Would you want to go and see a monastery from the 12th century in North America? You don’t believe this is possible? Well, you better read on!
Where is it?
I bet you haven’t been to the ancient Spanish monastery in North Miami! Or maybe you have been for a wedding ceremony, if you are a local, but have you ever stopped to explore the gardens and the amazing artefacts in the main entrance building? No? See, I was right!
So where do you find this gem? Well, it sits in a pretty unassuming North Miami neighborhood, the exact address for your GPS is: 16711 West Dixie Highway, North Miami Beach.
The opening times seem to vary depending on private events, so although the monastery is open every day including Sunday, you would be well advised to call them before you leave as they are sometimes closed for weddings: (305) 945-1461.
Where does the Spanish monastery originate and when?
The ancient Spanish monastery, or St. Bernard de Clairvaux, to call it by its ‘proper’ name, was built as a Cistercian Monastery between 1133-1141 in a town called Sacramenia in northern Spain. The use of the buildings as a Cistercian monastery lasted an impressive 700 years, occupied by Cistercian monks, until it fell into disrepair in the 1830’s and onwards, being used as a stable and granary.
Incidentally, a sad fate it shared with many monasteries and abbeys in Europe around this time. The Church still stands at its original location in Spain today, while the rest of the building had a more interesting history:
Fast forward to 1925, when the monasteries cloister and outbuildings was purchased by a man with the name of William Randolph Hearst. This gentleman took it upon himself to organize the dismantling on the structures, with each piece being numbered and packed into wooden crates lined with hay. The total shipment to the United States consisted of no less than 11,000 crates!
In the meantime, hoof and mouth disease had struck Spain, causing the authorities to demand that the hay in the crates were to be burnt, causing much of the labeling information to be lost in the process. Unfortunately, in another cruel twist of fate in history, Mr Hearst ran into financial problems, which caused the stones to remain in storage in New York for 26 long years.
Mr Hearst died in 1951. In the following year, William Edgemon and Raymond Moss purchased the stones with the view to construct a tourist attraction. No less than 19 months and almost 1.5 million dollars later (in today’s money over 13 million), they had indeed managed to put the cloister back together, one stone at a time, a gigantic jigsaw puzzle!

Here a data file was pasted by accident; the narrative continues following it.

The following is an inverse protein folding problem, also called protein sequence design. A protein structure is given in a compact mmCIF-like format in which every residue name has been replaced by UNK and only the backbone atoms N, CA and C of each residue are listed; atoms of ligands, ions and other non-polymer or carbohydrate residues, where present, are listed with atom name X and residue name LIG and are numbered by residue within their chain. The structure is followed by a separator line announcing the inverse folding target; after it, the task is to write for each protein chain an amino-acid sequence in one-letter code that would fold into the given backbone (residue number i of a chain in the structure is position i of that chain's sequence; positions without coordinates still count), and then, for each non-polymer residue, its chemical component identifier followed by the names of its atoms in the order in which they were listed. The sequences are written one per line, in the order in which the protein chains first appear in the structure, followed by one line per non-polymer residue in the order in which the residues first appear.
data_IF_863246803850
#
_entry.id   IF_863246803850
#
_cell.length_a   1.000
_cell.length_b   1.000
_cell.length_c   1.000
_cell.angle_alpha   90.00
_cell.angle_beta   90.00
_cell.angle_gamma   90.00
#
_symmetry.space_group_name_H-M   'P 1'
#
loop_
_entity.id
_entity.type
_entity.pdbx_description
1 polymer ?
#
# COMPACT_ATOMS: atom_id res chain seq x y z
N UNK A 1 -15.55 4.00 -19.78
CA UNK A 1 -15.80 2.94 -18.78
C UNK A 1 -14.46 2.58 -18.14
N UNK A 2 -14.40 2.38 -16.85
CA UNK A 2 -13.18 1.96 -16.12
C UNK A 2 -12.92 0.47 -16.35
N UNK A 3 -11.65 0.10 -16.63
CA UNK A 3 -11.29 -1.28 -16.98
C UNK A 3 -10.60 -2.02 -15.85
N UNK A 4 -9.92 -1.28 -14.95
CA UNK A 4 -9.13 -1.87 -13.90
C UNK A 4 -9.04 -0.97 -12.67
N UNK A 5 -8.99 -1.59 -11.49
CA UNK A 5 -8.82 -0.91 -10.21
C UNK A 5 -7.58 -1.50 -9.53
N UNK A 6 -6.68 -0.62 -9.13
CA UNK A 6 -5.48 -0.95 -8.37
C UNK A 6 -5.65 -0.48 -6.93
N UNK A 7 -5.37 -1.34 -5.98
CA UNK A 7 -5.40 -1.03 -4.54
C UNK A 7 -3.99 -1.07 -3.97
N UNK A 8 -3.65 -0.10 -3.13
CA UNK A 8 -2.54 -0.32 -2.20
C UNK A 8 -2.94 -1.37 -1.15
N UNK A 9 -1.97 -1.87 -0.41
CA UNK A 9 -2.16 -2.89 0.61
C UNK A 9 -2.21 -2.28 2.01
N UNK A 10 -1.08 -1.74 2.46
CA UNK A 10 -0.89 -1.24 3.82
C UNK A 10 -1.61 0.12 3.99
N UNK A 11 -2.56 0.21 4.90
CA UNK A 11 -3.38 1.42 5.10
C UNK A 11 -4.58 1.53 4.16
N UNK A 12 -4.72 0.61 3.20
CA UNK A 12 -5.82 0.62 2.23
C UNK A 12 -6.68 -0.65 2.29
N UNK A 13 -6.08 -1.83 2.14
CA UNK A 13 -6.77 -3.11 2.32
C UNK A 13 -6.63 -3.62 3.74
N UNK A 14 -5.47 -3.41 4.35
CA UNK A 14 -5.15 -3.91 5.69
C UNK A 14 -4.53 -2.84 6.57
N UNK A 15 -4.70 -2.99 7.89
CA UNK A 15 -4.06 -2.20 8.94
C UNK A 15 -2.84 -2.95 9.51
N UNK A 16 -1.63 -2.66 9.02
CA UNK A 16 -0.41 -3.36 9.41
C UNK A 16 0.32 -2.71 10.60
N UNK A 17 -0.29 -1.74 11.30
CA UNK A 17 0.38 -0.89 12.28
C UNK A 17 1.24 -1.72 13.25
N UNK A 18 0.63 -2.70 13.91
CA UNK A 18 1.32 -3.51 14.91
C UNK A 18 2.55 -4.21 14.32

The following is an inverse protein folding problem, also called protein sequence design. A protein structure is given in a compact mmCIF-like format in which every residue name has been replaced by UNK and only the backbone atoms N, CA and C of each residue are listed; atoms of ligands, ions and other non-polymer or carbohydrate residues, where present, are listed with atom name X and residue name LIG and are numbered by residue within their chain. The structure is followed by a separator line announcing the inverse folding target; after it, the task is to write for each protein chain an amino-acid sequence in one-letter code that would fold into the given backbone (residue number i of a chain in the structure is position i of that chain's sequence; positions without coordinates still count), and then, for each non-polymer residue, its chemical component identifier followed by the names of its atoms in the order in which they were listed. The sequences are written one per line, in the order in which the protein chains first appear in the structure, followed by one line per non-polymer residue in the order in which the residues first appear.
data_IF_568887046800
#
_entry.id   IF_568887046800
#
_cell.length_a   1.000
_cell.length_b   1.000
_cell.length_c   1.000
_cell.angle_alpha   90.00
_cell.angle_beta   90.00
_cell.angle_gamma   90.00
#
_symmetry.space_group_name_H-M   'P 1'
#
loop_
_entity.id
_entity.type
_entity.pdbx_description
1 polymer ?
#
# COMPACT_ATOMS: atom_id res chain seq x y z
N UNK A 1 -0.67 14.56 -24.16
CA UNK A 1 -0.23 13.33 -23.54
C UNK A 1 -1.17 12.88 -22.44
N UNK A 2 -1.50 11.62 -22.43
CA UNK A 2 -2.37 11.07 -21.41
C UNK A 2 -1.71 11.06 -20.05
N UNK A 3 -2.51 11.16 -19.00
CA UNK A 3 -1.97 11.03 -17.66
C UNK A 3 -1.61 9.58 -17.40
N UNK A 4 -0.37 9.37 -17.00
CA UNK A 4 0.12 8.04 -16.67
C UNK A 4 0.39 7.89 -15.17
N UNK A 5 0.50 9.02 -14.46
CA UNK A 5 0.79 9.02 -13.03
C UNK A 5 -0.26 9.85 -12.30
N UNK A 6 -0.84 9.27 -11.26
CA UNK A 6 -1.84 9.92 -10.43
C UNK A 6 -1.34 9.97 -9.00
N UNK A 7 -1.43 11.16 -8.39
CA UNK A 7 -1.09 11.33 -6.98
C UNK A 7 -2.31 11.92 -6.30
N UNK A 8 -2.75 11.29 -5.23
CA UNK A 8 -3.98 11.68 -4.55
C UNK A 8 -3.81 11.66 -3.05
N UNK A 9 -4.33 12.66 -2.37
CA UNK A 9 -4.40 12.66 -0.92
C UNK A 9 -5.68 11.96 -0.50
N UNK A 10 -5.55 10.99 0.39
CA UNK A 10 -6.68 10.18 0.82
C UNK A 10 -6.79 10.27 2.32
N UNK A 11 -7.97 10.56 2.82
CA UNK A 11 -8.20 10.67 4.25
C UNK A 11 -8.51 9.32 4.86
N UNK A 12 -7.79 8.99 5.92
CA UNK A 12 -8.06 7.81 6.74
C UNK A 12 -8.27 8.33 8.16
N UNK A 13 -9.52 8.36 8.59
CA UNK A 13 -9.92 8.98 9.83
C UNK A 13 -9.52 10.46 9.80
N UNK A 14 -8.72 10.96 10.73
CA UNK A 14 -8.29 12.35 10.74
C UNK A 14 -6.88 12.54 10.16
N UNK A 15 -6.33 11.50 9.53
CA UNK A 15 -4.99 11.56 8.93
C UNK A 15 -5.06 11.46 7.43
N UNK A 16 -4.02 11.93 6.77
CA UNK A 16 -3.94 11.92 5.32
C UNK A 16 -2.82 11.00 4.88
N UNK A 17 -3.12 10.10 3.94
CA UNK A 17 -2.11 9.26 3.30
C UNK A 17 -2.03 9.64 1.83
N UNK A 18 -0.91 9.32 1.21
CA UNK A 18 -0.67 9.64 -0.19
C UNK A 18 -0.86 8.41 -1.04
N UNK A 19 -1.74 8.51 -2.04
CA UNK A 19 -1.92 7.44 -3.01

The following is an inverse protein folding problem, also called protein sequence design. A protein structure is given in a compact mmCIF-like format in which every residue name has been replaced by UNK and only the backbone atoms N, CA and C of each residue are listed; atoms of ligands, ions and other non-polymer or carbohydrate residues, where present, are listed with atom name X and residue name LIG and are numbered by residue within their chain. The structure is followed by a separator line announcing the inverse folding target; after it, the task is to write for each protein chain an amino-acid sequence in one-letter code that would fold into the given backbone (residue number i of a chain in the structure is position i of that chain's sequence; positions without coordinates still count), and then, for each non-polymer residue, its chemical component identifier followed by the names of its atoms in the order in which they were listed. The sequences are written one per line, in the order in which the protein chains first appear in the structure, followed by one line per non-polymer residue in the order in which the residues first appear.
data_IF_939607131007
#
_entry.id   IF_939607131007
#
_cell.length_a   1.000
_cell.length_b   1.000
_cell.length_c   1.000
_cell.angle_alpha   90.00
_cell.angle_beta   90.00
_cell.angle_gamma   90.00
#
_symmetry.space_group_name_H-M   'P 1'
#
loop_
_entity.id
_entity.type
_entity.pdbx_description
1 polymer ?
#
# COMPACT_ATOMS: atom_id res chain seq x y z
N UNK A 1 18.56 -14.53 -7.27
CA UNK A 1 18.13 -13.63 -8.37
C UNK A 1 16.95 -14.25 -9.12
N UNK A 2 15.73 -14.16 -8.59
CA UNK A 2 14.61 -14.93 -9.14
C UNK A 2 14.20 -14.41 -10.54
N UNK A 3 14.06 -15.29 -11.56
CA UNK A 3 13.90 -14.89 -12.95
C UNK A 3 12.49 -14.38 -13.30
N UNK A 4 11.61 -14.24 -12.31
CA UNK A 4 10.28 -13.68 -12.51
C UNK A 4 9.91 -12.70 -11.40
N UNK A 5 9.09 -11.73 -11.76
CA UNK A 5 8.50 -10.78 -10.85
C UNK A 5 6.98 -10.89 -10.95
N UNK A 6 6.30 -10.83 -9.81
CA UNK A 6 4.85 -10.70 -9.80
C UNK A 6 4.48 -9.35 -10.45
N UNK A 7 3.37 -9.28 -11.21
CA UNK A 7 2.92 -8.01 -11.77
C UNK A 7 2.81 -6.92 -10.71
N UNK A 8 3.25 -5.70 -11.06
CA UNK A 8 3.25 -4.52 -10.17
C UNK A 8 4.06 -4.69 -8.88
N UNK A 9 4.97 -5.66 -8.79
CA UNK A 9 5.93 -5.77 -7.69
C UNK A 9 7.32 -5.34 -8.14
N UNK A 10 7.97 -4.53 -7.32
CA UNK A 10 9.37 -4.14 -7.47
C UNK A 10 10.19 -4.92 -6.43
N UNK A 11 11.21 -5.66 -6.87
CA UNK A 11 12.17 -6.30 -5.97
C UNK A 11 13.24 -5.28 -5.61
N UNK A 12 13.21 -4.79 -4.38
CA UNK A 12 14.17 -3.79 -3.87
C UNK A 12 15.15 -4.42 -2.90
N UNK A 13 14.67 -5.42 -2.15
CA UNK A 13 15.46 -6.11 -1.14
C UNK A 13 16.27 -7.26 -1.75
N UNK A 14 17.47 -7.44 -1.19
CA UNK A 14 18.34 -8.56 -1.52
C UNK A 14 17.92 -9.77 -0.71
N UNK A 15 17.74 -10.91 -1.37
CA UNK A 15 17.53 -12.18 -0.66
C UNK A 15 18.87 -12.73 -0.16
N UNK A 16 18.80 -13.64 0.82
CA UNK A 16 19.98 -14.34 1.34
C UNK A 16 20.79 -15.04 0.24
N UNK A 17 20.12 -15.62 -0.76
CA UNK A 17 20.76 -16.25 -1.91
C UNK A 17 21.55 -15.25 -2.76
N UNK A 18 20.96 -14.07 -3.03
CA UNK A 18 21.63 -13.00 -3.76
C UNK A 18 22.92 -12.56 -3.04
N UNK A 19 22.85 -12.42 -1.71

Although, reportedly, it was not ‘exactly’ the same as it had been, with some features added from other Spanish historic buildings. Plus the fact that some of the original stones remained unused – one hopes those were not of a structural necessity, but I guess it would have fallen apart already by now if they had been!
I think we can all agree that they did a pretty amazing job, don’t you think?
(Credit for most of the historical info to Wikipedia and the leaflet produced by the Ancient Spanish Monastery staff)
What except marveling at one of the most amazing reconstruction jobs in modern history, is there to do?
Well, you can look around the entrance building and see artefacts that are up to 800 years old, which I found extremely impressive:
There is, for example, the 17th century chest/cabinet of Pope Urban 8th, yes, that was the one that condemned Galileo. It is in amazing shape for being so old, and there are others:
You can also look at the lovely established gardens outside and inside of the monastery buildings:
You can also join services on Sundays, if you are so inclined, call the church for information (above number), services are held in English and Spanish. I was lucky enough to peek into the chapel as a service was going on and it was very beautiful and spiritual.
I am hard-pressed to find a better way to spend a gray summer’s day in South Florida, it really made for a fun and educational outing, with the opportunity to take some lovely pictures. What do you think? Have you been, or are you planning to go? Let me know how you like it!